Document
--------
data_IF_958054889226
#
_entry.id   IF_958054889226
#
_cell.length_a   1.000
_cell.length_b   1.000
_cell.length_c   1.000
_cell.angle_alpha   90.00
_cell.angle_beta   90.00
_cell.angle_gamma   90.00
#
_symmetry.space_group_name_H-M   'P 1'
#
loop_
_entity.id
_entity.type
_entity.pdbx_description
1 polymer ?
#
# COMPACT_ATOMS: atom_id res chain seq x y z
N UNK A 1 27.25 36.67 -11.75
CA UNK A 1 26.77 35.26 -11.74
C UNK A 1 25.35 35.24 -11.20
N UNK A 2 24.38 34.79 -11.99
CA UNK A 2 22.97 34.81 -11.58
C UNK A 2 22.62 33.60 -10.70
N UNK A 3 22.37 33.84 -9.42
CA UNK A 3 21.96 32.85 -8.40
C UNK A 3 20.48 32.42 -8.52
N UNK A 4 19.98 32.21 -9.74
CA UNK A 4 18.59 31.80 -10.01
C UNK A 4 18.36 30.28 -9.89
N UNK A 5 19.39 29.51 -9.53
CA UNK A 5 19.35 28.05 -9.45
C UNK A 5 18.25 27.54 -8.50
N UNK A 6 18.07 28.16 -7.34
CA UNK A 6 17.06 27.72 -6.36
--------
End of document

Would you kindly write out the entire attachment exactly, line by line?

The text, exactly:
data_IF_958054889226
#
_entry.id   IF_958054889226
#
_cell.length_a   1.000
_cell.length_b   1.000
_cell.length_c   1.000
_cell.angle_alpha   90.00
_cell.angle_beta   90.00
_cell.angle_gamma   90.00
#
_symmetry.space_group_name_H-M   'P 1'
#
loop_
_entity.id
_entity.type
_entity.pdbx_description
1 polymer ?
#
# COMPACT_ATOMS: atom_id res chain seq x y z
N UNK A 1 27.25 36.67 -11.75
CA UNK A 1 26.77 35.26 -11.74
C UNK A 1 25.35 35.24 -11.20
N UNK A 2 24.38 34.79 -11.99
CA UNK A 2 22.97 34.81 -11.58
C UNK A 2 22.62 33.60 -10.70
N UNK A 3 22.37 33.84 -9.42
CA UNK A 3 21.96 32.85 -8.40
C UNK A 3 20.48 32.42 -8.52
N UNK A 4 19.98 32.21 -9.74
CA UNK A 4 18.59 31.80 -10.01
C UNK A 4 18.36 30.28 -9.89
N UNK A 5 19.39 29.51 -9.53
CA UNK A 5 19.35 28.05 -9.45
C UNK A 5 18.25 27.54 -8.50
N UNK A 6 18.07 28.16 -7.34
CA UNK A 6 17.06 27.72 -6.36